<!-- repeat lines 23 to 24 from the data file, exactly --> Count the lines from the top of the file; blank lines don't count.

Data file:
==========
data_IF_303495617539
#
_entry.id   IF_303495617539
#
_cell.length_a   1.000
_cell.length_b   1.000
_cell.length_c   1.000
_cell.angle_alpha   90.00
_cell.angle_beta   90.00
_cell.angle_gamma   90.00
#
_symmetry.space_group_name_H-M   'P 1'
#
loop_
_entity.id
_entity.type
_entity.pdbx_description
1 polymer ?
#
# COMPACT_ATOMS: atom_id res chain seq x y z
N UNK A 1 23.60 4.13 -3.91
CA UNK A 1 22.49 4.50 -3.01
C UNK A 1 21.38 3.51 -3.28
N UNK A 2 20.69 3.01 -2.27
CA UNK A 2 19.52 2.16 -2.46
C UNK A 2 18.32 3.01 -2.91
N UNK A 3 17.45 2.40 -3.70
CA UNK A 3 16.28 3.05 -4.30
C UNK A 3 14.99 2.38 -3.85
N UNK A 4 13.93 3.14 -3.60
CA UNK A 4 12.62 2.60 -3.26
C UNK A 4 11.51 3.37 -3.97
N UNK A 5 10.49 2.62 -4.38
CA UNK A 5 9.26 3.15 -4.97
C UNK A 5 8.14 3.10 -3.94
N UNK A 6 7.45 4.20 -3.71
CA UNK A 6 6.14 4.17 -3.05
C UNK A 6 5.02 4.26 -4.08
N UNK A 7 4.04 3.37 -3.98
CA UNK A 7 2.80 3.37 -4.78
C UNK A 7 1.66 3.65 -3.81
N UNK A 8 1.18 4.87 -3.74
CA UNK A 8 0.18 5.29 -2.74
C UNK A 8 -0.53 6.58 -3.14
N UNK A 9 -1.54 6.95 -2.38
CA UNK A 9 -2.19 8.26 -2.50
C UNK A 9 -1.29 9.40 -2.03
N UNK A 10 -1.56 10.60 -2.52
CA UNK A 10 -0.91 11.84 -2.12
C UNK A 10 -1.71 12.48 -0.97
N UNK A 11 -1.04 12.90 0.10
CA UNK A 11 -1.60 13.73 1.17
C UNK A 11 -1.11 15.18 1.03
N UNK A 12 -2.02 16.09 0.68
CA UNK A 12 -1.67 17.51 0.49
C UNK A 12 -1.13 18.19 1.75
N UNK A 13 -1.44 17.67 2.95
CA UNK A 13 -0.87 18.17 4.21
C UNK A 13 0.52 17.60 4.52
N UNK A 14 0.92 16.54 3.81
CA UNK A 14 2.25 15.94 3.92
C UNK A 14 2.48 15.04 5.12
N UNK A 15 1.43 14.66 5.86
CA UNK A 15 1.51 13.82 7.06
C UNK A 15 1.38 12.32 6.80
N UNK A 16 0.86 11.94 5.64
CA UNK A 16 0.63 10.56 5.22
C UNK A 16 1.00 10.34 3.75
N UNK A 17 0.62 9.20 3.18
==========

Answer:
C UNK A 1 21.38 3.51 -3.28
N UNK A 2 20.69 3.01 -2.27